A statewide ban on expanded polystyrene food-service products was rejected in the California Senate last week, falling only a handful of votes short of passing.

Senate Bill 705, titled the Ocean Pollution Reduction Act, prohibited food vendors from using EPS food service packaging beginning in 2020. The bill started out as a prohibition on materials not accepted in local recycling programs but was amended several times and turned into the EPS ban.

On May 31, the Senate took a floor vote on the bill, and it failed 15-19. An opinion piece in the Los Angeles Times says the legislation failed not because a majority of the Senate voted against it, but because six senators chose to abstain from voting. If all six had cast votes in favor, it would have passed by two.

Ban proponent Californians Against Waste (CAW), in a message to supporters, likened the current foam battle to previous legislative debates over plastic bags and microbeads and said the push for a ban would continue. CAW says it will advocate for more local EPS bans, mimicking the strategy plastic bag opponents followed before the bag ban was passed statewide.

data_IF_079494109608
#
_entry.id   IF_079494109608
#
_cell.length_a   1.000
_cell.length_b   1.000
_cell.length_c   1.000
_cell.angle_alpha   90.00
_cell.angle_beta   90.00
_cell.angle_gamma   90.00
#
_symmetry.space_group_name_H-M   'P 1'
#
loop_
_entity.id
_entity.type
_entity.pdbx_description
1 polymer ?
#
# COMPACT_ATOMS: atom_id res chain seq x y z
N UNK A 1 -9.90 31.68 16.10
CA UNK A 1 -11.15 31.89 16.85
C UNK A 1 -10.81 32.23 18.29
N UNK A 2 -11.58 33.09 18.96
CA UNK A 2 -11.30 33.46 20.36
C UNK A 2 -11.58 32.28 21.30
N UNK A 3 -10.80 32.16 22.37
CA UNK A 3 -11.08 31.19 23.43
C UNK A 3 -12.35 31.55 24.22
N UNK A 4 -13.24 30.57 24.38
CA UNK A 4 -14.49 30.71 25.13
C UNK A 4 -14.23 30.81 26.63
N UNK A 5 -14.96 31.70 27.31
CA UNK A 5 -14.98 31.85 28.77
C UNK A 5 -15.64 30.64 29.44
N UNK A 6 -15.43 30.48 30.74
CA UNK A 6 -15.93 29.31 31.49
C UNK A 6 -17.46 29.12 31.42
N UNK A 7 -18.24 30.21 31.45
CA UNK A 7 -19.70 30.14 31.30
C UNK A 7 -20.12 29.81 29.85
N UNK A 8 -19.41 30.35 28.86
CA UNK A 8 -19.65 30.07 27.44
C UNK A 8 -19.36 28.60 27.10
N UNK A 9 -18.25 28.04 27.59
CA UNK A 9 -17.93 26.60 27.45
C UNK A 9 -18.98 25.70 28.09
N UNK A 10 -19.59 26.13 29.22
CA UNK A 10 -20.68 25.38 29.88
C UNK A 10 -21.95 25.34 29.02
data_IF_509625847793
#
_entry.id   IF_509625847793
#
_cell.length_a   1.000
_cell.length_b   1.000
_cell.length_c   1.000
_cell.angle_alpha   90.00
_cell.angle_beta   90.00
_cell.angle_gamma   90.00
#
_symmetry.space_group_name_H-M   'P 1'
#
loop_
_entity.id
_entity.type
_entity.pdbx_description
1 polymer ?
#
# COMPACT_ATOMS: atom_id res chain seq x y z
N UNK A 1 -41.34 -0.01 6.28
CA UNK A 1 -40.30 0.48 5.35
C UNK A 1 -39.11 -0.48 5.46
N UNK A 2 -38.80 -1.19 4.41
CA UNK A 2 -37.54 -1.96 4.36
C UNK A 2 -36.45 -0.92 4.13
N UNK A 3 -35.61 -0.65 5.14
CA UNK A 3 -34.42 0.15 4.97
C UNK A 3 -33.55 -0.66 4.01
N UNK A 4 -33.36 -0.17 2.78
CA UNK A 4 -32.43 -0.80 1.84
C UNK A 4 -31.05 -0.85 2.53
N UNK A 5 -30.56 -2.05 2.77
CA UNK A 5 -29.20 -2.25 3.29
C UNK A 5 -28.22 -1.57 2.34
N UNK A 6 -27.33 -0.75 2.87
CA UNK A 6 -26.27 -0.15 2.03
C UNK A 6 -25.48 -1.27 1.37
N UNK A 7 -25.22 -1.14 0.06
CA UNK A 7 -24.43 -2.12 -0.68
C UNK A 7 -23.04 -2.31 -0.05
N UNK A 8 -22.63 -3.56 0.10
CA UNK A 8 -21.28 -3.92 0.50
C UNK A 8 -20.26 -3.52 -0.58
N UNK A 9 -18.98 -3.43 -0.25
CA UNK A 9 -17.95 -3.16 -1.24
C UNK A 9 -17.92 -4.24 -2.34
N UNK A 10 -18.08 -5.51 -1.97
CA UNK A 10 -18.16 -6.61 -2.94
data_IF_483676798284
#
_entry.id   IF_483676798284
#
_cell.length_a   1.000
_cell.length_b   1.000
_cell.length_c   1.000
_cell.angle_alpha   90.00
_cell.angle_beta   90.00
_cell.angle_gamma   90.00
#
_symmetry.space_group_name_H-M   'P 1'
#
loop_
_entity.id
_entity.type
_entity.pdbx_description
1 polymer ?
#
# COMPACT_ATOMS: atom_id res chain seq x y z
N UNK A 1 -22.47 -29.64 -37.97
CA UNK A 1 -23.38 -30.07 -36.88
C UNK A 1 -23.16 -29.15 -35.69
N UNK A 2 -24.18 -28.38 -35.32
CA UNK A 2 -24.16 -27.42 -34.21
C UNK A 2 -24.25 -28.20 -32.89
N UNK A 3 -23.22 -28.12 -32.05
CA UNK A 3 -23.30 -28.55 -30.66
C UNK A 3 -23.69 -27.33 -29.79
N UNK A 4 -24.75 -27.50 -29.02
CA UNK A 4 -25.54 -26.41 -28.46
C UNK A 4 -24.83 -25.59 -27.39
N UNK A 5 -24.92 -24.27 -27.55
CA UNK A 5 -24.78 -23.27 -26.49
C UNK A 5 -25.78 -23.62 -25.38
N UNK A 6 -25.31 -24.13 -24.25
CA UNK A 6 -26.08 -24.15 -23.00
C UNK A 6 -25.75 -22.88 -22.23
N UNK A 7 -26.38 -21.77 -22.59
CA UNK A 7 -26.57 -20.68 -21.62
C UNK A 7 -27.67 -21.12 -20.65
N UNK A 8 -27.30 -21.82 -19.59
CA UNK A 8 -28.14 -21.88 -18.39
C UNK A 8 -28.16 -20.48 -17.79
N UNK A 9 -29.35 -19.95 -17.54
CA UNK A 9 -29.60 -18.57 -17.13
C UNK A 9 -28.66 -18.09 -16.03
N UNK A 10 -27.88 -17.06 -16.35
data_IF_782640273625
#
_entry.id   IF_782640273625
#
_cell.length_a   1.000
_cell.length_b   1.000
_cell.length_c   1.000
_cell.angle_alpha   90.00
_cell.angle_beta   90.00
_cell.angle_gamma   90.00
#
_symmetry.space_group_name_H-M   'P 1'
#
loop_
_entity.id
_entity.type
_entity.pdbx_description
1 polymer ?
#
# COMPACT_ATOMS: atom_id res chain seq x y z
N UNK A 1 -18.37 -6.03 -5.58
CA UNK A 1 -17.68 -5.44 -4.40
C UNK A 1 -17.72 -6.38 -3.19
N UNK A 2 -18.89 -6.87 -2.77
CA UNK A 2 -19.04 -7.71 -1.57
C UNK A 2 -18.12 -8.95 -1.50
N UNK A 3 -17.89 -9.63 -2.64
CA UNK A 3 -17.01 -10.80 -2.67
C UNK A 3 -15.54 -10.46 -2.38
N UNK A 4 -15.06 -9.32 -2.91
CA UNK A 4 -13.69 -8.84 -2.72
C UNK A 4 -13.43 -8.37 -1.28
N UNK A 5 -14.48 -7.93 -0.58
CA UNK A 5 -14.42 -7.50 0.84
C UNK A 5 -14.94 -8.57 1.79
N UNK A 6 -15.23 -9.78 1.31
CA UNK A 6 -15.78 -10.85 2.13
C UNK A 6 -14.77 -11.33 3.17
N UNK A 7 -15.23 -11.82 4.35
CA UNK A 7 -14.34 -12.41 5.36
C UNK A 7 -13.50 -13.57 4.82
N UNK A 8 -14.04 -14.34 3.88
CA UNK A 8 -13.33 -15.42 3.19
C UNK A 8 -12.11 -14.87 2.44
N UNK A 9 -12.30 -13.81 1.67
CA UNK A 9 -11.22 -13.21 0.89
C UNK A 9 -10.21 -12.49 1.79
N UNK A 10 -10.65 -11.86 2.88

A Senate analysis of the bill indicates CAW was joined in supporting the bill by a host of environmental organizations, municipal recycling programs and other entities.

Opponents of the ban included the American Chemistry Council (ACC); Plastics Industry Association; Dart Container Corporation; California restaurants, retailers and manufacturers associations and more. The California Chamber of Commerce described the EPS ban as a “job killer” that would increase costs for businesses.

The foam battle in the most-populated U.S. state comes as the nation’s largest city also deliberates over EPS products. New York City’s controversial foam ban is scheduled to take effect in November, after an earlier version was defeated in court. Meanwhile, two proposals under consideration by the New York City Council would take alternative steps to deal with the material. One would impose a new ban on EPS products, while the other would require them to be accepted in the city’s curbside recycling program.

More stories about challenging materials


Plastics Recycling 2018